Understanding callbacks for chaining JavaScript methods

In continuation with my previous article on creating a chainable JavaScript toolbox, I would like to show how we can leverage JavaScript callbacks for enhanced functionality.

As said previously, this is how libraries are designed and the concept is nothing new. This is just an attempt to explain certain core features of JS libraries.

The core idea of chaining is to return 'this', which is an instance of the class, in each method of the class. In this way, each method passes an object to the next method and hence the chain continues endlessly.

However, not every method can return 'this' always. e.g., consider a method like 'getValue', which is expected to return a value. It obviously can't return 'this' and so the chain is broken. In such scenarios, callbacks come to our rescue.

Consider the below code, which is an extension of the code in my previous article (The private variable 'value' and two functions 'getValue' and 'setValue' are added):

(function(){
    var value='Hello world';
    var mySpace=function(){
        return new PrivateSpace();
    }
    var PrivateSpace=function(){
    };    
    PrivateSpace.prototype={
        init:function(){
            console.log('init this:', this);
            return this;
        },
        ajax:function(){
            console.log('make ajax calls here');
            return this;
        },
        cache:function(){
            console.log('cache selectors here');
            return this;
        },
        setValue: function(newValue){
            value=newValue;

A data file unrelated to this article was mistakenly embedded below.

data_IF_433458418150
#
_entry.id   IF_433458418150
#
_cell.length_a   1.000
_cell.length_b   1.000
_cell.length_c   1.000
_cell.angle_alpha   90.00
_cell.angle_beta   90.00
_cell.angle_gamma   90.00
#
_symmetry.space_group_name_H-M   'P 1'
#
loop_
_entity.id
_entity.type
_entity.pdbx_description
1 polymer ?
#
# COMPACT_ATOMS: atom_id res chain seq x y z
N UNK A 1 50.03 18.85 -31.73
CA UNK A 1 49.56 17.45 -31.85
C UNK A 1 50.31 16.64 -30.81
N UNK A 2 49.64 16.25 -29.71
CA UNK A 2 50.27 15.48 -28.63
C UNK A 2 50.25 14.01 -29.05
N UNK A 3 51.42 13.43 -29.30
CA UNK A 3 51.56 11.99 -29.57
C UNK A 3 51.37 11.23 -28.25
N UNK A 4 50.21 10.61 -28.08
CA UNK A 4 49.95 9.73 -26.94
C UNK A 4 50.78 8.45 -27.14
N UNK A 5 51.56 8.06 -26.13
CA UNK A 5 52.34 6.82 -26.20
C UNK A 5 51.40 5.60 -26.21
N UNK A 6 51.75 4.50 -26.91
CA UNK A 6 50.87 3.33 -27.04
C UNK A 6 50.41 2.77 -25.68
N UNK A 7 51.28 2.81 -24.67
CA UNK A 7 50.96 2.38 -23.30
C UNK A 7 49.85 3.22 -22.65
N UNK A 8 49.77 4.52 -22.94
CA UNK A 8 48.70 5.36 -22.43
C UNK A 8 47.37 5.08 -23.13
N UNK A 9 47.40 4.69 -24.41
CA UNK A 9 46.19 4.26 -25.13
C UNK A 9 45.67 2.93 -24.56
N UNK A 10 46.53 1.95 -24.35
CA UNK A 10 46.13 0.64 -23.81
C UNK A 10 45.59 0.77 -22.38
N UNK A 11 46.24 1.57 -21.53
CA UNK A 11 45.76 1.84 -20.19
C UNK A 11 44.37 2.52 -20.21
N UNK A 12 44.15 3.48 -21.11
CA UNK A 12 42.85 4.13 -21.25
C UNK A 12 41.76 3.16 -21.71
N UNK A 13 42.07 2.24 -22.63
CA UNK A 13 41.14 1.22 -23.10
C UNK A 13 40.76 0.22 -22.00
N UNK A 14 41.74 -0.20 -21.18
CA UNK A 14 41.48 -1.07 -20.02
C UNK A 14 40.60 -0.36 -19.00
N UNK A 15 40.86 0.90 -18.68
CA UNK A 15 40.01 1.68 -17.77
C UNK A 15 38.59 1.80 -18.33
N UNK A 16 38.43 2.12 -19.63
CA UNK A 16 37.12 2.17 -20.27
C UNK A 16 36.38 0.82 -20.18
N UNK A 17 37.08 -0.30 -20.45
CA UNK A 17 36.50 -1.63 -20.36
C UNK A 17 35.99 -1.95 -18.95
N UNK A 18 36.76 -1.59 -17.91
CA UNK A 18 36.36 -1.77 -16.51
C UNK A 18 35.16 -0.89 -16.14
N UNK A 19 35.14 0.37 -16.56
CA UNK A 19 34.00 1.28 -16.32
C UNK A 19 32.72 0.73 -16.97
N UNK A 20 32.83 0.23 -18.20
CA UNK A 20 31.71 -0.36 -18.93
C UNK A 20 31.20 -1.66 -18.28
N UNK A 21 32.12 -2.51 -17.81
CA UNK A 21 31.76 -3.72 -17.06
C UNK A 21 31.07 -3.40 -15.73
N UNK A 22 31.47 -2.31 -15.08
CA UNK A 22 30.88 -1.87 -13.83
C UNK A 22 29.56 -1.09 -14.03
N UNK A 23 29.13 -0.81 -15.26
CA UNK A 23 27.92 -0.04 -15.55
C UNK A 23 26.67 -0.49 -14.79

return this;    
        },
        getValue: function(callbackFunc){
            callbackFunc.call(this,value);
            return this;    
        }
    }
    window.my$=mySpace();
})(); 

The 'getValue' function is expected to return a value. If it returns a value, it can't continue the chain as it did not return 'this'. To overcome the problem, we can use callbacks.

The first line of 'getValue' uses "Function.call()", which is a predefined JavaScript method. All it does is, it executes any given function in a desired context. The first param of "Function.call" overrides the 'this' variable of calling function(callbackFunc) and the second param serves as input param to the calling function(callbackFunc).

So, to access our 'getValue()' function, we should say:

my$.getValue(function(value){ 
     console.log('value is: ',value)
 }); 

Doesn't it look like jQuery event handling/ajax functions syntax? Yes, jQuery makes heavy usage of callbacks for attaining chainability.

The getValue() function accepts a function as an input parameter, which is being executed using "Function.call()" internally. This function can be either anonymous or a named function(i.e., you can pass a function handler as input to "getValue").

Since we are returning 'this' in the definition of 'getValue', we can even chain it with other functions like:

my$.getValue(function(value){ 
    console.log('value is: ',value)
}).setValue('new value').init().ajax(); 

In the above code, we are achieving both chainability as well as returning data from our methods using callbacks. This solves the problem of breakage of JavaScript chains and hence it is very powerful.

This is something which really helped me in writing some critical utility functions in my project and thought it is worth sharing. Please let me know your suggestions.

Happy coding :)